A host of new rules on charging points have come into law in the past year, yet the pace of installation and consumer sentiment are still lagging as Singapore aims to meet its 2030 EV ambitions
Few countries on the planet are as well placed to introduce widespread electric vehicle (EV) usage as Singapore.
At just 729 square kilometres, it is the third smallest nation in Asia and the richest per capita. Yet this tiny island-state faces the same chicken-and-egg challenge afflicting every EV market in the world.
How do you encourage car buyers and property developers to opt for expensive upgrades on the vehicles they drive and related infrastructure when the vast majority still opt for oil-based energy?
When the Singaporean government launched its first EV charging points in subsidised Housing Board or HDB housing in late February, Transport Minister S Iswaran captured the public mood as the country considers its EV future.
“As we all know, one of the concerns is around what is called range anxiety, where the question is: ‘Where can I get my next charge?’” he says. “By making charging points ubiquitous across the island, especially in our HDB [car parks], we hope to eliminate that range anxiety and therefore encourage greater adoption.”
Singapore finds itself at a crossroads on EVs, with significant recent impacts on the property industry. In February 2021, the government announced its Singapore Green Plan 2030 which aims to phase out combustion-engine vehicles and introduce 60,000 EV charging points nationwide by 2030.
In a bid to reach these ambitious targets, the government has introduced increasingly strict rules which place growing responsibility on property developers. In late November, parliament passed a new law requiring all new buildings to install EV charging points in at least one percent of total car and motorcycle parking lots on future projects, and all developments over a certain size must install a minimum of one charging point for every 25 parking spaces.
The Electric Vehicles Charging Act, which was passed in January and is scheduled to come into practice during the second half of 2023, further makes EV charging points mandatory and the responsibility of developers on all carparks, except those with fewer than eight car or motorcycle spaces.
To mitigate costs, the Singaporean government has simultaneously launched a series of generous subsidies for developers although some grants are scheduled to be phased out by the end of this year.
Amid this rapidly changing landscape, some have already embraced the changes, and others have not. Frasers Property, one of the largest mall operators in Singapore, was working on installing dozens of EV charging points at all its 12 shopping centres.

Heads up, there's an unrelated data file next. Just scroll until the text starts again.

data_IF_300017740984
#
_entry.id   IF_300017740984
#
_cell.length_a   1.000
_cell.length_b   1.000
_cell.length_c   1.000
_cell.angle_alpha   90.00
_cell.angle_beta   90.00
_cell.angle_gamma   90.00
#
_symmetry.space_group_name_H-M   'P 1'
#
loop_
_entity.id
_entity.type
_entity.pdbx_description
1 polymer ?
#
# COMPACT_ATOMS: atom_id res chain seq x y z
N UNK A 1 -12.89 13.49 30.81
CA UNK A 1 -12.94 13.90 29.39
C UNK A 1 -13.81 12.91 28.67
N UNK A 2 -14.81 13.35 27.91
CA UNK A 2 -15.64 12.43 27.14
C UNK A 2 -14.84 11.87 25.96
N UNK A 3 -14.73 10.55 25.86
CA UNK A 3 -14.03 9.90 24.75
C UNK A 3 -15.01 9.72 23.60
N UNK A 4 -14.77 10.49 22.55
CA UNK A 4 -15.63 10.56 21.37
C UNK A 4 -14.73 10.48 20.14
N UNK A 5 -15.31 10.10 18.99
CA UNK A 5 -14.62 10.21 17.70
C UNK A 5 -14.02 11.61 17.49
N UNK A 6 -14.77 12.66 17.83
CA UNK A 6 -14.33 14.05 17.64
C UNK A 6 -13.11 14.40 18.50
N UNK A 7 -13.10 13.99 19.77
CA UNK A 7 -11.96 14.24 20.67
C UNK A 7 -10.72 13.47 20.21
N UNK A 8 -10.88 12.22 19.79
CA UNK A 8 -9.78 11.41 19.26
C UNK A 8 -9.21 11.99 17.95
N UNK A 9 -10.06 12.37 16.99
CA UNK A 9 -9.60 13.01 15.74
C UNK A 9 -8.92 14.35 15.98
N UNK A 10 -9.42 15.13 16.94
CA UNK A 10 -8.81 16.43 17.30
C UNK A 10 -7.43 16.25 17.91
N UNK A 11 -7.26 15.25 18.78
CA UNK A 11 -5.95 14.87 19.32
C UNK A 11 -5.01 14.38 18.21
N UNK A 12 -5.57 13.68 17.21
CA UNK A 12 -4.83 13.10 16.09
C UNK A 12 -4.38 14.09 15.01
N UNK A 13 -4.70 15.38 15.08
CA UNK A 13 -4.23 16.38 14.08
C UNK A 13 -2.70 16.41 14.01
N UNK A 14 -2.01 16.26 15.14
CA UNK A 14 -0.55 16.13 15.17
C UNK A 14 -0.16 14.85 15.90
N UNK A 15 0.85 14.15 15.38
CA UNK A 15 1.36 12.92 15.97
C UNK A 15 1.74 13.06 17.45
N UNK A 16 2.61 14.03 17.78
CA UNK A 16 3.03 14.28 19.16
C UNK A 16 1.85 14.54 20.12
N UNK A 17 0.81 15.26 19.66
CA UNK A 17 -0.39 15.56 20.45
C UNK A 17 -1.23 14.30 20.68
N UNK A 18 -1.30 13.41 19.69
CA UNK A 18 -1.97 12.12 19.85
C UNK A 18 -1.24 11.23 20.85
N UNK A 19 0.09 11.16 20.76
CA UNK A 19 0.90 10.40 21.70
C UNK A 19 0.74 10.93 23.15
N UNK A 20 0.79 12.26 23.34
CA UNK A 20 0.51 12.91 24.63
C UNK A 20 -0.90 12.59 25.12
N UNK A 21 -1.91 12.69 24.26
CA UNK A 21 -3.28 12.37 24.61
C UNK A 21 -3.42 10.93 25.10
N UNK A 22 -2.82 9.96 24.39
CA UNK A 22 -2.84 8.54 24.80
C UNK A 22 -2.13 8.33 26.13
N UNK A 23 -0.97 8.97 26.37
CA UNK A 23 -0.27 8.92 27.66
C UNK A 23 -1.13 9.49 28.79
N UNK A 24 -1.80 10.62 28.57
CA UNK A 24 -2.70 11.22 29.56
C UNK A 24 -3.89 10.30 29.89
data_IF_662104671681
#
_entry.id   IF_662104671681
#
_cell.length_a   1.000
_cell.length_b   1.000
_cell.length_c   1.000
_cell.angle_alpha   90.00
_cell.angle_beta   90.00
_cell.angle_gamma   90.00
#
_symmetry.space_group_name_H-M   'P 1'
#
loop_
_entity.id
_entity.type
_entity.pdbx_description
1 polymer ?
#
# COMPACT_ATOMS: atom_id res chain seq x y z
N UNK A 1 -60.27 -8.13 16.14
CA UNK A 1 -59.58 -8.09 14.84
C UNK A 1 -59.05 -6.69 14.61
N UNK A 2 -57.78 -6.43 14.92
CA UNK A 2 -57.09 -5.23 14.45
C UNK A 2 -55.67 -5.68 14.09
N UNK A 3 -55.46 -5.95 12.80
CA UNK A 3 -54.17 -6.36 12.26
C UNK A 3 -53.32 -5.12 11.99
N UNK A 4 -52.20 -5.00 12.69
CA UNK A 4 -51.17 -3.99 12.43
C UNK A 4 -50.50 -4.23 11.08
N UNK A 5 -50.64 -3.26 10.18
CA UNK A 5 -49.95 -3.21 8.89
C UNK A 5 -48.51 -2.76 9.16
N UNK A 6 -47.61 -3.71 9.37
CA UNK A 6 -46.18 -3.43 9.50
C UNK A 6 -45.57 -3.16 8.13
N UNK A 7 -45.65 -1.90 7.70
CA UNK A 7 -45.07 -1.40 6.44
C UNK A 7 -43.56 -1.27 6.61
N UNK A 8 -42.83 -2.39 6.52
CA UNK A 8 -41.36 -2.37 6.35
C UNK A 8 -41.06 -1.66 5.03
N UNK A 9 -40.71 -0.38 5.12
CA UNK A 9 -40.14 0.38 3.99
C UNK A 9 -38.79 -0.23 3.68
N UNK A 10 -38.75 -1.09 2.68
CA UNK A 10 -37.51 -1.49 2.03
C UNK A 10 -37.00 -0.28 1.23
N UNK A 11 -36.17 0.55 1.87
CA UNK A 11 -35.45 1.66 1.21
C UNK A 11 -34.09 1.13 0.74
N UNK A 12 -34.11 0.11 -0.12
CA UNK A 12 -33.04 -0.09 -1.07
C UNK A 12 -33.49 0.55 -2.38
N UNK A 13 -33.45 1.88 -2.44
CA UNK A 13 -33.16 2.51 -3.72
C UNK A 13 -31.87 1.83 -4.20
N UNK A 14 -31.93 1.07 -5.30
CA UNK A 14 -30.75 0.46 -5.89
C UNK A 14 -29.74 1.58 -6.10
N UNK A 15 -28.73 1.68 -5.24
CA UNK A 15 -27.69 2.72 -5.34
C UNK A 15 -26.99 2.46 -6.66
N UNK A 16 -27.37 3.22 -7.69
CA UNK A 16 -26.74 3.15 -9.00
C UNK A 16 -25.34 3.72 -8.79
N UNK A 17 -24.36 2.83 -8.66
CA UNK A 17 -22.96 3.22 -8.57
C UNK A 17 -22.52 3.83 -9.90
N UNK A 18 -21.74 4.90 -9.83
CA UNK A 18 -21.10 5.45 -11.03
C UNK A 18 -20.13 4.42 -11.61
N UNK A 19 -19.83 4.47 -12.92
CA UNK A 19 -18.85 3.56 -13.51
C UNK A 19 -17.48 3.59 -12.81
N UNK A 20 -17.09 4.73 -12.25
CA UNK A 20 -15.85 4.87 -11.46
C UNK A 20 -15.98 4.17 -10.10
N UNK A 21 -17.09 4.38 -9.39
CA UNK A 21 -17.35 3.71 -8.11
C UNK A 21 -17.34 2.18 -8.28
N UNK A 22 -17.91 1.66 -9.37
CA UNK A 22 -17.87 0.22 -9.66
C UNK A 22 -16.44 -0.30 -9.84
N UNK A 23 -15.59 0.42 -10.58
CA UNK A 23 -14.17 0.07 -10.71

“The availability and accessibility of charging stations are key to greater adoption of EVs,” says Tak Kee Yong, COO of Frasers Property Retail.
US multinational Schneider Electric announced in the second quarter its plans to provide 20,000 EV chargers by 2040, and the government has said it plans to supply one-third of all subsidised HDB housing with charging stations by the end of this year.
Overall, the government promised to install 40,000 charging points by 2030, leaving the private sector to make up the remaining 20,000 charging stations. Yet by the end of February, there were still fewer than 4,000 charging points nationwide.
The increasing but still sparse charging point coverage remains a significant factor in terms of EV take-up. Although the rate of electric vehicle purchases has risen— last year EVs represented nearly 12 percent of all registrations, triple the rate in 2021—still only about one percent of cars on Singapore’s roads are electric.
Although new government regulations have nudged developers towards installing charging stations in large developments, the buyer side of the market is yet to catch up
That is expected to change as the installation of EV charging stations accelerates, and millennials become car and homeowners. A recent survey by Mediacorp, Singapore’s state-owned media conglomerate, found 91 percent of people surveyed between the ages of 25 and 34 “agreed” or “strongly agreed” they were willing to take action to help save the environment. Last year, another survey by Polestar, the EV arm of Swedish automaker Volvo, found 34 percent of Singaporeans want combustion-engine vehicles to be prohibited altogether by 2030, a segment which rises to 47 percent, nearly half the population, for a ban by 2035.
But for now, still, lagging consumer sentiment on buying EVs also extends to property investment: With still only one percent of vehicles operating on electricity, many homeowners and would-be buyers care little if their current or future homes offer installed charging points.
So, although new government regulations have nudged developers towards installing charging stations in large developments, the buyer side of the market is yet to catch up, says Alan Cheong, executive director of consultancy and research at Savills Singapore. “Feedback from developers points to the still lackadaisical interest by buyers of new private residential developments on whether it is EV-enabled or otherwise,” he says. “The case for EVs is not sealed and shut.”
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